The report also uses a very doubtful arithmetical device, which encourages headline fodder. The report stated that if the programme is amortised over the production of 50 helicopters, the MOD would have to foot a bill of some £40 million for each Merlin aircraft. It was a mistake for the Select Committee to fall into the trap of making that comment because such comments are bound to lead to messy headlines.

No programme involving such immense expenditure can exist on only 40 or 50 helicopters. If it is to be a success, there must be many more. The media have already used the figure of £40 million for each Merlin aircraft, and that figure will stick, but it has a very little meaning when one regards the number of helicopters that may be produced, especially when one considers that there will be a considerable civilian market that the company can attack. The £40 million figure is very misleading and I am sorry that the Select Committee chose to include it in its report.

I was lucky enough to visit Westland in the past few days and I have visited it several times previously. I saw the pre-production aircraft and discussed many aspects of Westland's current work including the Royal Navy's Merlin mission system integration. Irrespective of the Select Committee's comments, I believe that everyone, from the chief executive downwards--the management at all levels, and the work force at Westland--is a very great deal more than "apparently" committed. Those people have the greatest incentive of all because their jobs are on the line at Westland if they fail to get the production order. They are all well aware of that. The experience and capability of the staff are evident. The incentive is there, and they have developed a well-thought-through philosophy for developing the overall system integration. If such an approach had been present with Nimrod, we might have seen something come out of that terrible waste of money.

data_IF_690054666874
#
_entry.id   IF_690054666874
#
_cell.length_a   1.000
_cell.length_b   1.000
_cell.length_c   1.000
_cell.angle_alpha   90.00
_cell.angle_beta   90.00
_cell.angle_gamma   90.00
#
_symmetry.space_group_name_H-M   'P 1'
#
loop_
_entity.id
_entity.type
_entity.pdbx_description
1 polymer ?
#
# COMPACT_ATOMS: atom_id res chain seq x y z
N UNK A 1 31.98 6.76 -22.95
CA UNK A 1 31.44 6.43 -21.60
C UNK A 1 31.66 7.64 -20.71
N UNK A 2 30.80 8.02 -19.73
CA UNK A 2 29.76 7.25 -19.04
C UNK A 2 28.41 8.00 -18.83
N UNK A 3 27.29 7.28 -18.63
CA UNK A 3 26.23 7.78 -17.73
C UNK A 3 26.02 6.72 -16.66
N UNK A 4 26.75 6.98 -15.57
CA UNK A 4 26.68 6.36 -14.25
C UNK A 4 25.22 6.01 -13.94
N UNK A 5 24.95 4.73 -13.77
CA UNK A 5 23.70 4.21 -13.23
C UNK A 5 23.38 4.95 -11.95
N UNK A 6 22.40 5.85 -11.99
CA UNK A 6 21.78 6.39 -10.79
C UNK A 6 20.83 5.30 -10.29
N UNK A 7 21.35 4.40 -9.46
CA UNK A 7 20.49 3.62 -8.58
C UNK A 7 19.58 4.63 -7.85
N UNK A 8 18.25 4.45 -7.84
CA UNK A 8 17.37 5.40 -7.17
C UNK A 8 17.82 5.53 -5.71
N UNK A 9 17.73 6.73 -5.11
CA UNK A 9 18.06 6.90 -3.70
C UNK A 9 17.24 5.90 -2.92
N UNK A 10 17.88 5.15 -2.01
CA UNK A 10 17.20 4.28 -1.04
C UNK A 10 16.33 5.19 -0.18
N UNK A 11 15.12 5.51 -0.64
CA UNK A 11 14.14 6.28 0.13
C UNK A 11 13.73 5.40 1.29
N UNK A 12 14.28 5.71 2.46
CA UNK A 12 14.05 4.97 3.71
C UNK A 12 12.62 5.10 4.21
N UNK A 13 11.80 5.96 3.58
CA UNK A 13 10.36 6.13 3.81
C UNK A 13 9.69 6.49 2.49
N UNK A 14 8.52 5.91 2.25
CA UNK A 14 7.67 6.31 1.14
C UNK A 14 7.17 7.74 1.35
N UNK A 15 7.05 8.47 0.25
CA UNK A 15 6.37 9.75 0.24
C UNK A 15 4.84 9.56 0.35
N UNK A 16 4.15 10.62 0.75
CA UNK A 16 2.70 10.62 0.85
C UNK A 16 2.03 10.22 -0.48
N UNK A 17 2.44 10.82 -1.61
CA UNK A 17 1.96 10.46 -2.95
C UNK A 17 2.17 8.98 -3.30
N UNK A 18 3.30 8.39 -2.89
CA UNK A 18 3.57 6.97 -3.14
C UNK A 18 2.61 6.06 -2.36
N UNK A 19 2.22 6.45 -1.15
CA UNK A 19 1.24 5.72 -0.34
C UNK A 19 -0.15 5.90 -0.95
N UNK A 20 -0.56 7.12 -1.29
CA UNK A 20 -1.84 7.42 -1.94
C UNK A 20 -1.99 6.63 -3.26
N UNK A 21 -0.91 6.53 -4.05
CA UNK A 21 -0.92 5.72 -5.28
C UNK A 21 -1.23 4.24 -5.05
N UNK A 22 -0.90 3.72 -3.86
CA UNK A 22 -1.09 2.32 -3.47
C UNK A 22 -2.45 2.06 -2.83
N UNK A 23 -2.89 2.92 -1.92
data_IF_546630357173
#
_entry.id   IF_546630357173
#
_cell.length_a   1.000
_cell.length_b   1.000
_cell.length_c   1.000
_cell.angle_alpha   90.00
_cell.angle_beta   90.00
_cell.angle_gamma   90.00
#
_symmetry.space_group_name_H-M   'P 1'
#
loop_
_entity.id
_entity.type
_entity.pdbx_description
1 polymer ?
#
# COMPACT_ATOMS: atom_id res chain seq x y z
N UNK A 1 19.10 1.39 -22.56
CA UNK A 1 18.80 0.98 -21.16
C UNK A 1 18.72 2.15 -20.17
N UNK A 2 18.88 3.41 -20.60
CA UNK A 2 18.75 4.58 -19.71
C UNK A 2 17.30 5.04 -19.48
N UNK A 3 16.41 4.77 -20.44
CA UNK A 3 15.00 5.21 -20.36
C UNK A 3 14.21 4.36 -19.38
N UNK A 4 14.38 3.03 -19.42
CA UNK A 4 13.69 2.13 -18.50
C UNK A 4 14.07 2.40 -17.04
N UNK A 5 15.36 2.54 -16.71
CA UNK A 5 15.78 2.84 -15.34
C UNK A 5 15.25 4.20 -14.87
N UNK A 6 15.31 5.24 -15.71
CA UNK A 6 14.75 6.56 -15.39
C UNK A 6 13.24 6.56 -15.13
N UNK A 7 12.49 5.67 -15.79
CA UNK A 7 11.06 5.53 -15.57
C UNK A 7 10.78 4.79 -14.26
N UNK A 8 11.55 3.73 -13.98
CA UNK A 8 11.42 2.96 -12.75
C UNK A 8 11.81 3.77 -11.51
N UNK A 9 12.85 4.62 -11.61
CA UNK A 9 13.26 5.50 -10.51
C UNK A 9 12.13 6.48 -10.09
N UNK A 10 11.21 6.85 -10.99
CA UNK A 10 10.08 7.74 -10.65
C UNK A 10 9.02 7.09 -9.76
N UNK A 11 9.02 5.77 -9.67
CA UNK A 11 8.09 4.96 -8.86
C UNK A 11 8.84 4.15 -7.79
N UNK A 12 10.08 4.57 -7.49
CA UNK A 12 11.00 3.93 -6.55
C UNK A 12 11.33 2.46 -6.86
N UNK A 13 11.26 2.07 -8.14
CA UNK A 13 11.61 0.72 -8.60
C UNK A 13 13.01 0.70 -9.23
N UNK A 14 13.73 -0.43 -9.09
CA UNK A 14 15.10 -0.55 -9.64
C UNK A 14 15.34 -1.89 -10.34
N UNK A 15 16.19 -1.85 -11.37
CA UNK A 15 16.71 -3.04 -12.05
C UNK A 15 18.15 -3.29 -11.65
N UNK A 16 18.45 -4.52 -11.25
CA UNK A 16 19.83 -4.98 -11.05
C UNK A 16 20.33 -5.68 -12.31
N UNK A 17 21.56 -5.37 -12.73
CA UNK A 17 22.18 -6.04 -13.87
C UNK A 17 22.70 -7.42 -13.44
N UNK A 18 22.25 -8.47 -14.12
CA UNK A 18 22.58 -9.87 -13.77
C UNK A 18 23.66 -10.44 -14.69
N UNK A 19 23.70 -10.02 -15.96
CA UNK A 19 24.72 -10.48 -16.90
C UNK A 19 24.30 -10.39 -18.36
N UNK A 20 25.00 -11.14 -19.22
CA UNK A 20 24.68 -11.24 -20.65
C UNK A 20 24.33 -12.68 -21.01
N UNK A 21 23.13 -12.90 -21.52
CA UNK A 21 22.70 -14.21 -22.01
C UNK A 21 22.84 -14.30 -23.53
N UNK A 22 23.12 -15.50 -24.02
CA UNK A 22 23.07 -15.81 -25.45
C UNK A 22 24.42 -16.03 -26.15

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Westland is getting on extremely well with its Italian counterparts, which it regards as fine engineers and Westland is learning to integrate the two differing national philosophies very well. Westland is aware that my right hon. Friend the Secretary of State for Defence is taking a direct and concerned interest in ensuring that the country gets value for money from the project. The announcement last week of the competition for an overall prime competitor for the initial batch of 25 to 50 EH101 ASW aircraft from two bidders gives Westland the opportunity to go all out and strain itself to get that order. It needs encouragement from the House now and not intrusive knocking. The country needs the project to succeed and the Royal Navy cannot afford not to have an advanced replacement for the Sea King on time to match the new frigates and the new aircraft will be around long after all of us have been forgotten. My constituents, the Royal Navy and the country as a whole need the new aircraft to succeed. The commitment is there, and I wish the company well.